The fever thing totally sucks because if I get a fever of 100.4 or greater I have to go to the emergency room which would be tons of fun. I had three nights of fevers in a row and none of them thankfully got above 99.9, but it’s really stressful to have a fever and go to sleep with one with the emergency room hanging over my head. It means that when I wake up in the night I have to check my temperature which means waking up more than I’d like to at 2 or 4am. Luckily each time my fever had broken, but still super lame.

The other thing I have learned about taxol is that it is significantly more exhausting than AC. Just doing a little bit exhausts me to the point I have to go lay down for a few hours. Even if it’s just sitting around hanging out with people. I went for a walk in the park with A. and was pretty out of it from how tired I got and needed a few hours to recover from it. I’m feeling like an old lady between the aches and pains, exhaustion, and hot flashes from the meds/chemo. Couple that with my love of feeding the ducks/geese/swans and I’m in my 60s at 30.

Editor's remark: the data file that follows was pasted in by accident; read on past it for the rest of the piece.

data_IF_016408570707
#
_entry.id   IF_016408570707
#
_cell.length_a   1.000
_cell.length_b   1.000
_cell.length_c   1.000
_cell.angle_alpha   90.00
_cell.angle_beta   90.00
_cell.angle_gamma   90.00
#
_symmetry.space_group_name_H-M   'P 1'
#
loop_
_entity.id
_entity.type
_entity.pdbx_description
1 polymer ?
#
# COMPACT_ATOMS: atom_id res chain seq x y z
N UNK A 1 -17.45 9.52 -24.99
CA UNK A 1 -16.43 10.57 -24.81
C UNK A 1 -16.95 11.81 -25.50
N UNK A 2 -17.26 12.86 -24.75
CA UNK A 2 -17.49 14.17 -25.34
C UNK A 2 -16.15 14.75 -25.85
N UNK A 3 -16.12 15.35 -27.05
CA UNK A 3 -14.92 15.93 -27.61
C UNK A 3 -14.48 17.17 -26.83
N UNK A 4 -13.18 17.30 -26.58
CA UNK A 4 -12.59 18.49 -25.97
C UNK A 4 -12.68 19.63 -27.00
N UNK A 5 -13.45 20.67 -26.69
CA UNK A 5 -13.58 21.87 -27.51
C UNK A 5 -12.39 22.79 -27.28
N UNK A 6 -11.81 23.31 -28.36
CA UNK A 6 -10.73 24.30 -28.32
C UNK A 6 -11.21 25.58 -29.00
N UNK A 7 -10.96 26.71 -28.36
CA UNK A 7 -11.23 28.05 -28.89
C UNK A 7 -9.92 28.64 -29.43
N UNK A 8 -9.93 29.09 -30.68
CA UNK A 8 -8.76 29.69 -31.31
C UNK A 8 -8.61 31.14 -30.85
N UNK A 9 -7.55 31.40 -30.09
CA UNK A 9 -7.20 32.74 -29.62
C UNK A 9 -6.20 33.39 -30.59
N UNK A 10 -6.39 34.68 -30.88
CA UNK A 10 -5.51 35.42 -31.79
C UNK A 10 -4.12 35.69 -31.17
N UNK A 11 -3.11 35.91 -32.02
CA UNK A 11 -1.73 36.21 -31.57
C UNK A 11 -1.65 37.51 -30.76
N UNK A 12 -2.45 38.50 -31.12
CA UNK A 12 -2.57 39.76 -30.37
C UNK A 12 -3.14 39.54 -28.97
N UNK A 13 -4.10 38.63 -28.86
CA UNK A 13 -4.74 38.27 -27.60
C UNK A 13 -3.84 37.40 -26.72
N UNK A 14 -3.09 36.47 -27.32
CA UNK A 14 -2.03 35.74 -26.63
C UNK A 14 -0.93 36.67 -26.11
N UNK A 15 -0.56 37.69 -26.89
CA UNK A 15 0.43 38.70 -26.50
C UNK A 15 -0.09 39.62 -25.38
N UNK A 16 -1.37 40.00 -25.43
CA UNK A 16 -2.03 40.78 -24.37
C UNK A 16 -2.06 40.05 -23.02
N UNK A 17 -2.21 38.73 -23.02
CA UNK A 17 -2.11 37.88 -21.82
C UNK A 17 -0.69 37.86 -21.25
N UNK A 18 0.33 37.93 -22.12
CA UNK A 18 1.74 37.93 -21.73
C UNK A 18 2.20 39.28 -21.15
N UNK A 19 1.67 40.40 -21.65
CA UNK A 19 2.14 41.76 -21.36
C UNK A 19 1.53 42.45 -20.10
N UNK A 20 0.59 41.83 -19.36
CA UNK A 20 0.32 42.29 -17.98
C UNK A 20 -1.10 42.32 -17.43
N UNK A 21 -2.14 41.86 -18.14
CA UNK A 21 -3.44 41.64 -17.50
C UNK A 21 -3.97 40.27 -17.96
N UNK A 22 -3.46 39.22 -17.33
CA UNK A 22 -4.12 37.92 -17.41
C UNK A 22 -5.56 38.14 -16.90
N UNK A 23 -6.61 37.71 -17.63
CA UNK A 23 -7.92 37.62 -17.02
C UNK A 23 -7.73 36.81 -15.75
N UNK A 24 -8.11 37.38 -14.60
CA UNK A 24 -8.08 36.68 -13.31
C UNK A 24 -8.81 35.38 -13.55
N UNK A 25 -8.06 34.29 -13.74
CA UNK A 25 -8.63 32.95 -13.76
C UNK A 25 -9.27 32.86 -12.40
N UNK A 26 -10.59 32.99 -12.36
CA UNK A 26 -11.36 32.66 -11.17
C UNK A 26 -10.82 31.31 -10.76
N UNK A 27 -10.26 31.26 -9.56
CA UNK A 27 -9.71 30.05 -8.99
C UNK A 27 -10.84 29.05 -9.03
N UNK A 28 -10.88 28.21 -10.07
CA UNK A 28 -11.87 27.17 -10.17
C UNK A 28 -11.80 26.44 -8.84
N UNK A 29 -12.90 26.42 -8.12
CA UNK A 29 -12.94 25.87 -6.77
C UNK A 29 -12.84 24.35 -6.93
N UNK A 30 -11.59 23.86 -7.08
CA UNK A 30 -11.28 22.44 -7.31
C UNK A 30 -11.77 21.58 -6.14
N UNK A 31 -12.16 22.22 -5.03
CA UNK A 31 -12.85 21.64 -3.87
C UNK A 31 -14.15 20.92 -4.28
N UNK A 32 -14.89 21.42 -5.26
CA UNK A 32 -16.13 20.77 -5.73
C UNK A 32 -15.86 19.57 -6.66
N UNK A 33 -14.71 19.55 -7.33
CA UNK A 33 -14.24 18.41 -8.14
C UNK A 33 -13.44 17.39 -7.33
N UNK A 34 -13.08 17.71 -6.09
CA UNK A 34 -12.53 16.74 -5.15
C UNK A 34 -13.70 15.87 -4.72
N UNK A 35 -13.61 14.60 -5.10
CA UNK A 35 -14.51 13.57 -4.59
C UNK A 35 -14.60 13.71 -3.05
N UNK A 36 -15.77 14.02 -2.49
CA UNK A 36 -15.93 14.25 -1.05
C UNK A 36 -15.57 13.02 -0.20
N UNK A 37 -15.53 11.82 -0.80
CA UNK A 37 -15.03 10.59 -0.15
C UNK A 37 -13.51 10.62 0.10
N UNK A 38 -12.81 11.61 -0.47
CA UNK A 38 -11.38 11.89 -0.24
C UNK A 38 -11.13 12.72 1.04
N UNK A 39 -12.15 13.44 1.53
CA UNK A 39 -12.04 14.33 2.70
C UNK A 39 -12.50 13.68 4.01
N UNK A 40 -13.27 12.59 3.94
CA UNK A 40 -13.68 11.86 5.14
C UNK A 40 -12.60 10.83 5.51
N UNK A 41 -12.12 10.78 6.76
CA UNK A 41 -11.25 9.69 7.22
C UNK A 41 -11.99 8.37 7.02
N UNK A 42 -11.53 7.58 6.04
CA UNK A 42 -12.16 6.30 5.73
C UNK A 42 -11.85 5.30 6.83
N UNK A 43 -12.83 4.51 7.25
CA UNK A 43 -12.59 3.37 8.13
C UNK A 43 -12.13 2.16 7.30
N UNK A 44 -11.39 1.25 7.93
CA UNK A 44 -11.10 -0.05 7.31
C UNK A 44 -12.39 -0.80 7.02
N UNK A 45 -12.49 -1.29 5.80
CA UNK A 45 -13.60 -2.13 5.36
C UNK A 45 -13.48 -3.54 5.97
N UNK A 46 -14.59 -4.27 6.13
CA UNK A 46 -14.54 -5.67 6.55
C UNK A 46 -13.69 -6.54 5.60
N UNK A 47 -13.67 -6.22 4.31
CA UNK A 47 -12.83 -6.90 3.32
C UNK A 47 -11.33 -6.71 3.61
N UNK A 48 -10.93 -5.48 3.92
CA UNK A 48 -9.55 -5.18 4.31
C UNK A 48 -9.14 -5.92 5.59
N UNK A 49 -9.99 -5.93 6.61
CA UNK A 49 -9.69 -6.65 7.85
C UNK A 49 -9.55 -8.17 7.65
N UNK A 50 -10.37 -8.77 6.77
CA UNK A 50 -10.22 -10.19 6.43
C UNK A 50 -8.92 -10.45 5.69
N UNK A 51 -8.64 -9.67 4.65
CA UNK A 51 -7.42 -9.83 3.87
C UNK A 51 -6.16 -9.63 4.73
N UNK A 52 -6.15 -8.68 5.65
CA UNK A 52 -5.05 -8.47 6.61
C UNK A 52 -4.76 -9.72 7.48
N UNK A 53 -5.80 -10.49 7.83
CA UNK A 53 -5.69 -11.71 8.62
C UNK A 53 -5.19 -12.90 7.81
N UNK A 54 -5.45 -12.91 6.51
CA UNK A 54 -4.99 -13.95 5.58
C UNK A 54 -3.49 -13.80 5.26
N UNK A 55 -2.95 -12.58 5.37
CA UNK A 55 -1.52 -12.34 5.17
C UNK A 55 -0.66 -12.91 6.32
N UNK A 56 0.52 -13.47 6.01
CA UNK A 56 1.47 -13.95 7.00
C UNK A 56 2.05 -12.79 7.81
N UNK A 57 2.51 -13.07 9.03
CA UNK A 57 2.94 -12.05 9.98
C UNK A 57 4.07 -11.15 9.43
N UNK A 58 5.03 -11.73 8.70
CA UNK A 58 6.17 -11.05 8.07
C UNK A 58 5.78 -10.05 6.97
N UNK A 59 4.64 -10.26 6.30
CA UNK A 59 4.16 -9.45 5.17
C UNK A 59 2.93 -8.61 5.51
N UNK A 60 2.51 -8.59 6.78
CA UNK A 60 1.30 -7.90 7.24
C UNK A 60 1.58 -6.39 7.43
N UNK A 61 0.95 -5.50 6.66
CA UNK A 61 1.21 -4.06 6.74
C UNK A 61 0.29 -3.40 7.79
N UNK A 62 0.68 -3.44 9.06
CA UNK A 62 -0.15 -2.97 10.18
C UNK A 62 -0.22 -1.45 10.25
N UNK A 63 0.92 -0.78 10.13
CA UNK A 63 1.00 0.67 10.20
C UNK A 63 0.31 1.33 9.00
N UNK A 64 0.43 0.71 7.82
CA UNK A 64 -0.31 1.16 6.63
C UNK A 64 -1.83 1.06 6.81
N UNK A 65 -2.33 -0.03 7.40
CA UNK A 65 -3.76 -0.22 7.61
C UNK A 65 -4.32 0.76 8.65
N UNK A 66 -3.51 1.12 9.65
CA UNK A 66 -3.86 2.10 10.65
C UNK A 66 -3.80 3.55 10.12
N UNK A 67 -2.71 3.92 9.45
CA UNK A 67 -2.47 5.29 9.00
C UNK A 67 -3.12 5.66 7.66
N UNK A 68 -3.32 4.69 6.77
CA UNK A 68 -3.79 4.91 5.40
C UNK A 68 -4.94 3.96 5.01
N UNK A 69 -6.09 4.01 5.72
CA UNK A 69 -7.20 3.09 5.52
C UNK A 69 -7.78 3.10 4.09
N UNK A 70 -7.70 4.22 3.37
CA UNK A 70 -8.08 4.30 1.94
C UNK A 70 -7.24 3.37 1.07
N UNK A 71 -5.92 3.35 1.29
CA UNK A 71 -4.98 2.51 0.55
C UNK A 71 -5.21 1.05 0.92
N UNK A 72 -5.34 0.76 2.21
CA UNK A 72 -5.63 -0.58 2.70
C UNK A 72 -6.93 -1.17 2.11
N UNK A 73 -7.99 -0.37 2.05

Anyhow, so I had my second dose of taxol Monday which means I have just two more to go which is very nice. The second dose of taxol though was not for the faint of heart. I found out from my doctor that when they tested my levels this time (they test a ton of different things before they sign the ok for chemo each time) that my platelets are low and my liver enzymes are high. Both of these things are not unexpected, but it’s a little nerve wracking because I don’t want anything to mess with my schedule. If something is too off they will postpone your chemo treatment and right now I have the week of Christmas off and complete treatment the week of new years. I really like the idea of leaving all this in 2014 and also being able to eat on Christmas because my in-laws are fantastic cooks so I will be devastated if I have to postpone a dose. Can’t I have anything nice cancer!?